Hungarians are calling for changes to the voting process they say has given Prime Minister Viktor Orban's party an unfair advantage. International observers have also queried the fairness of the recent national election.
Thousands of Hungarians rallied in Budapest on Saturday in protest of what they saw as a rigged electoral process that gave Prime Minister Viktor Orban a fourth term in office last week. The motto of the rally was "We are the majority."
"We want to live in a state of law, where checks and balances are present …We want to live in a real democracy," said organizer Viktor Gyetvai.
Hungary's April 8 general election has also been criticized by international observers such as the OSCE, which described the campaign as marked by "intimidating and xenophobic rhetoric, media bias and opaque campaign financing."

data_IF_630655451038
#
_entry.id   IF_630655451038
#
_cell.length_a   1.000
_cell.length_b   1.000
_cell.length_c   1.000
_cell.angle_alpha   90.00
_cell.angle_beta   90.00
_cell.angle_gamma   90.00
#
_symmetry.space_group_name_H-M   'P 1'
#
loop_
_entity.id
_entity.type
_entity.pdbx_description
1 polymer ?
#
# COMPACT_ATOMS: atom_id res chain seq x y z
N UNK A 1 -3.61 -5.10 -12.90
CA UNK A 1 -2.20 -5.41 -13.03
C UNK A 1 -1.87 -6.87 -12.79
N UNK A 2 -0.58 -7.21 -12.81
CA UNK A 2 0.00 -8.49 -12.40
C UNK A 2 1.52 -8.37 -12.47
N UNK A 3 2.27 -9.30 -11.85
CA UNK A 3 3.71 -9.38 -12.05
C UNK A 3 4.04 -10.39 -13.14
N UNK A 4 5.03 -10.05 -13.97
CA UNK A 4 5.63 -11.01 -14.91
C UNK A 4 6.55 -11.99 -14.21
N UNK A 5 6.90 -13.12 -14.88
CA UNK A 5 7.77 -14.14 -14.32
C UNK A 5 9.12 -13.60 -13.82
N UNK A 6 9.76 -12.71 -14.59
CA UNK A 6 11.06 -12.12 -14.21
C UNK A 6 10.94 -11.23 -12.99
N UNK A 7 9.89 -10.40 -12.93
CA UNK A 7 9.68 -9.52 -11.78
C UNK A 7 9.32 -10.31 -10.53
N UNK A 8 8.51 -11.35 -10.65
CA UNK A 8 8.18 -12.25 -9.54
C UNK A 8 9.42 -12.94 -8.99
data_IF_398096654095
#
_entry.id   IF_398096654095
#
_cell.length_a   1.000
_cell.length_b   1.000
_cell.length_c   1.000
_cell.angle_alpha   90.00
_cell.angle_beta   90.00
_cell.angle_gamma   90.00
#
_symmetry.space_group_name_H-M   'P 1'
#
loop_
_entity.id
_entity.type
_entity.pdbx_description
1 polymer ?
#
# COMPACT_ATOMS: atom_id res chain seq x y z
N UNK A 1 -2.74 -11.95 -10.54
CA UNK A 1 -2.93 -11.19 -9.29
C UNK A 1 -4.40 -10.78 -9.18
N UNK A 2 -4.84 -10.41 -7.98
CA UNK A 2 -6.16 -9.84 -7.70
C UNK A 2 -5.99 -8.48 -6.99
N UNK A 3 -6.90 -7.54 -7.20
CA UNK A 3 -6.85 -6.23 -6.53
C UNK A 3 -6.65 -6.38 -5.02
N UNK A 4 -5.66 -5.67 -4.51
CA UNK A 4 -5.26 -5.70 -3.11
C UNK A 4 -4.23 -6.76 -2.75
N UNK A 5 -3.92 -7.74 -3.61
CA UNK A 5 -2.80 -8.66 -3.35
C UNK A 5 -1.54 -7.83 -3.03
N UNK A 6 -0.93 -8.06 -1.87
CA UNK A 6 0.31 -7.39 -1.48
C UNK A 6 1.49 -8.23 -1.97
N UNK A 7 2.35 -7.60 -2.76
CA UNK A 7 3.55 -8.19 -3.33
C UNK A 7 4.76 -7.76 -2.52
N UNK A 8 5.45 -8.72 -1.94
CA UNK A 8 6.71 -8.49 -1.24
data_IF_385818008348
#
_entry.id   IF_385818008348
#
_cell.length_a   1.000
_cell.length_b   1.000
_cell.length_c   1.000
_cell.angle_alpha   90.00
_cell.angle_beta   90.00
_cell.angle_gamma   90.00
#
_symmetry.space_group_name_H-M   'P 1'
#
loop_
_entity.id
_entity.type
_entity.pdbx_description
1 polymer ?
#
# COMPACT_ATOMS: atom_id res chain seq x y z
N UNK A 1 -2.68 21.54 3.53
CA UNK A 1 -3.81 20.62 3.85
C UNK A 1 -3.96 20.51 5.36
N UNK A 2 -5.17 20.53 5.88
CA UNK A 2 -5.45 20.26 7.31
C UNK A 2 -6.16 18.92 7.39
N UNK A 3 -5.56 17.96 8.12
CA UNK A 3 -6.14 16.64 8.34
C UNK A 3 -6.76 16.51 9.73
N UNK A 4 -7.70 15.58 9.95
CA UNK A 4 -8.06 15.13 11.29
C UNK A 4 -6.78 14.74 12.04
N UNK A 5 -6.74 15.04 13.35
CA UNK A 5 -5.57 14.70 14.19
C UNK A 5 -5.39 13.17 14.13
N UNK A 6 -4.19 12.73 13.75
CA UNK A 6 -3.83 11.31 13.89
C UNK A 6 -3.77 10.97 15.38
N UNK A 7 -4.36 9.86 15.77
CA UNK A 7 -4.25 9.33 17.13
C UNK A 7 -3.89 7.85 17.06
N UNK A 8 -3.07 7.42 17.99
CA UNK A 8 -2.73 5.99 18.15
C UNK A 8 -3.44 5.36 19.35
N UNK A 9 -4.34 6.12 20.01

The organization also criticized the amount of public funds made available to Orban's ruling party, Fidesz, a right-wing populist party.
There have been multiple reports of irregularities at polling stations, all to Fidesz' advantage.
Shouting slogans like "Vik-tator!" and "Filthy Fidesz!" marchers headed towards the center of government in Budapest. Amongst other things, they were calling for a change in the rule that has allowed Fidesz to maintain a super-majority in parliament despite winning only around 50 percent of the vote.
Outside Hungary, not just the OSCE has slammed Orban's campaign rhetoric demonizing migrants, and EU Commission President Jean-Claude Juncker even jokingly called the Hungarian premier a "dictator" to his face after a summit.
The 54-year-old politician has been in power since 2010. Under his administration Hungarians have complained about a clampdown on the free press, overreach into the country's judiciary, and questionable election practices.
es/tj (AP, AFP)